7 Tips to Get the Most Out of College Tours

Talk to current students and professors and attend a class.

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It's the college visit season. High school seniors are fanning out across the country to check out colleges for the last time before they make their big decision.

Visiting campuses during spring break is an annual tradition, but some collegiate suitors are trying to make their campus tours for accepted students more meaningful while distinguishing themselves from their competition.

[Learn more about college tours.]

Franklin and Marshall College, for instance, has axed the script on building dates and historical facts, and instead, tour guides are customizing the tours to match the interests of the students in the group. During their time on campus, families are invited to the dining hall for a drink and they sit down with their tour guides to talk about their interests.

The tour guides at Dickinson College and Bucknell University also received marching orders to tailor their tours to prospective students' interests. At Dickinson, professors will sometimes invite families to step inside the classroom to see what's happening. Some visitors also have the opportunity to pick vegetables and herbs on campus.

Regardless of which schools you visit this spring, here are seven ways to make the experience more valuable:

1. Wander off the path and talk to students: You don't want to limit your conversations to the tour guide, who is, after all, being paid to present their schools in a positive light. Steven Syverson, vice president for enrollment at Lawrence University, suggests stopping a few students during your time on a campus and asking them these questions:

• Why did you decide to attend this college?

• What do you like best about this school?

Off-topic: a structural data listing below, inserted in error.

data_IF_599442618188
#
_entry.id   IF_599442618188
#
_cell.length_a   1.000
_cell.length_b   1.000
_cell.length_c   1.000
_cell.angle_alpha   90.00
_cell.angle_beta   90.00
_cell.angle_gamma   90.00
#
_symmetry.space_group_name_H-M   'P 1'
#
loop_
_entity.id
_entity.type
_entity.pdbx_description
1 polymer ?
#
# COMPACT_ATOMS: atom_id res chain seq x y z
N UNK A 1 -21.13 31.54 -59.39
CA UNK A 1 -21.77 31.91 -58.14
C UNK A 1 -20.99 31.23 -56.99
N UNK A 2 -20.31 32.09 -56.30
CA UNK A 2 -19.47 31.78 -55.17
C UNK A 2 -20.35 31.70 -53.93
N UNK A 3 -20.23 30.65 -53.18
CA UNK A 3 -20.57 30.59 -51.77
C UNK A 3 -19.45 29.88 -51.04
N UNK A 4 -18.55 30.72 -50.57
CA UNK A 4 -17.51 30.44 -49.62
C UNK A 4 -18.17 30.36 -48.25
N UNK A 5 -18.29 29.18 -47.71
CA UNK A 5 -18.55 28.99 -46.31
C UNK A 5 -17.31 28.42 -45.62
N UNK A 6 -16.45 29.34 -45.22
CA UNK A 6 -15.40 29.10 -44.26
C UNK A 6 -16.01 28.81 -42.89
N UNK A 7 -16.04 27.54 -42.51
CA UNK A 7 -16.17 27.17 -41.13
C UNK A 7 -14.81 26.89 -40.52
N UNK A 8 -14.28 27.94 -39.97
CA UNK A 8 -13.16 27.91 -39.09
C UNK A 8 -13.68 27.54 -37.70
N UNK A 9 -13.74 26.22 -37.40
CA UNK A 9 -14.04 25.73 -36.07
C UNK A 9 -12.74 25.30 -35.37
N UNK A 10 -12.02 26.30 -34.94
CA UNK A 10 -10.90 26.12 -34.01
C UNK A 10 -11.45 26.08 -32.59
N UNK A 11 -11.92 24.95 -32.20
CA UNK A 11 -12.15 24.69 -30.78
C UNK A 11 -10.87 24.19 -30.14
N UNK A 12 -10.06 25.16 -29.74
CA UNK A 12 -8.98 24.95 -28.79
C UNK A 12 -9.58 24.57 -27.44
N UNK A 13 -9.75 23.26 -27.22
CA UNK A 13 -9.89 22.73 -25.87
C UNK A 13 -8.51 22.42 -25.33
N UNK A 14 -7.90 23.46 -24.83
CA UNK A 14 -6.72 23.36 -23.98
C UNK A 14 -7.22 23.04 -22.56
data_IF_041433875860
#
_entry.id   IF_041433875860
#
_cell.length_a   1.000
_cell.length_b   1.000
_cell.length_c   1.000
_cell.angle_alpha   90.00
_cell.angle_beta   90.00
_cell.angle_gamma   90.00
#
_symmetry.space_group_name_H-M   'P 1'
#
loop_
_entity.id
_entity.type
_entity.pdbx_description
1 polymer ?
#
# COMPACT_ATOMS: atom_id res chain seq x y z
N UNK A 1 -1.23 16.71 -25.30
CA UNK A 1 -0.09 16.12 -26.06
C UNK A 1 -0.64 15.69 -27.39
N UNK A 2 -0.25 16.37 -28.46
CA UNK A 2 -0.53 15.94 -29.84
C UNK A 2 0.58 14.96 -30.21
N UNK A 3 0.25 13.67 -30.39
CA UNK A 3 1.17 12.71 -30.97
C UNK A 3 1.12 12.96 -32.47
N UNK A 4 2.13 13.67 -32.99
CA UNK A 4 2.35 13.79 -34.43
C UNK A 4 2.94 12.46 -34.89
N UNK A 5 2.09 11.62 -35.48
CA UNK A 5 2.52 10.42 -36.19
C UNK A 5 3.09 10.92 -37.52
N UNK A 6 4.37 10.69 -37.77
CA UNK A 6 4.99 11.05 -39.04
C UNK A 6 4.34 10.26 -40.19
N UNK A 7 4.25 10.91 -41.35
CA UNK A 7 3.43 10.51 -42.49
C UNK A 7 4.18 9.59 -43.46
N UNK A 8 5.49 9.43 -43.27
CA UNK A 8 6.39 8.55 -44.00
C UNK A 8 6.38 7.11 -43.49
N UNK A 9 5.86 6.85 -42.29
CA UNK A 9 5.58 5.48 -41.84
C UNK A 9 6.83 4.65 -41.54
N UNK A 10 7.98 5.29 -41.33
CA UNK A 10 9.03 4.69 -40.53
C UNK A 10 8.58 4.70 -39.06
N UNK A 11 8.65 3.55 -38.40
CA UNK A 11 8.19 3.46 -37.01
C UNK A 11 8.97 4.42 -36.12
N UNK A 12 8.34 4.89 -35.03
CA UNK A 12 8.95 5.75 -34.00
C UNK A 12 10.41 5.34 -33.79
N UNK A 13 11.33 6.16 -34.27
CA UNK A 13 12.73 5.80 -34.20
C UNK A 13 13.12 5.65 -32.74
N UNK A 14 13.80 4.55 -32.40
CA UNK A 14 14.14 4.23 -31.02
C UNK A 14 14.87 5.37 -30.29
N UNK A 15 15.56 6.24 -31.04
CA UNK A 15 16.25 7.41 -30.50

• What do you like least about this school?

• If you could change anything about your college what would it be?

[Read 36 questions to ask on a college visit.]

2. Check out this college visit cheat sheet: You should get a better sense about whether a school is a good fit if you ask intelligent questions. You can find a great list of questions by downloading a brochure from the National Survey of Student Engagement, A Pocket Guide to Choosing a College: Questions to Ask On Your College Visits.

3. Talk with staff and faculty: You can learn a lot if you arrange to speak with a professor in your possible major. It's been my experience when visiting colleges with my son and daughter that professors are usually quite happy to answer questions and give a tour through their departments.

4. Take notes: You might think that you will remember what you saw and heard at a school, but don't count on it, especially if you are visiting more than one campus. It may also be helpful to take photos.

5. Attend a class: Ideally, you'll want to sit in on a class in a subject that interests you or that you hope to major in. This will be another opportunity to ask students what they think about their college.

[Get 7 tips for narrowing your college list.]

6. Consider spending the night: Many colleges will allow accepted students to spend the night in a dorm with a student host if they are given enough advance notice.

7. Take full advantage of your opportunity: The stakes are too high to treat your campus visit as a lark. Too many students end up unhappy with their schools because they made rash decisions. According to the National Center for Education Statistics, roughly 1 in 5 students transfer from one four-year college to another.

Don't let that happen to you.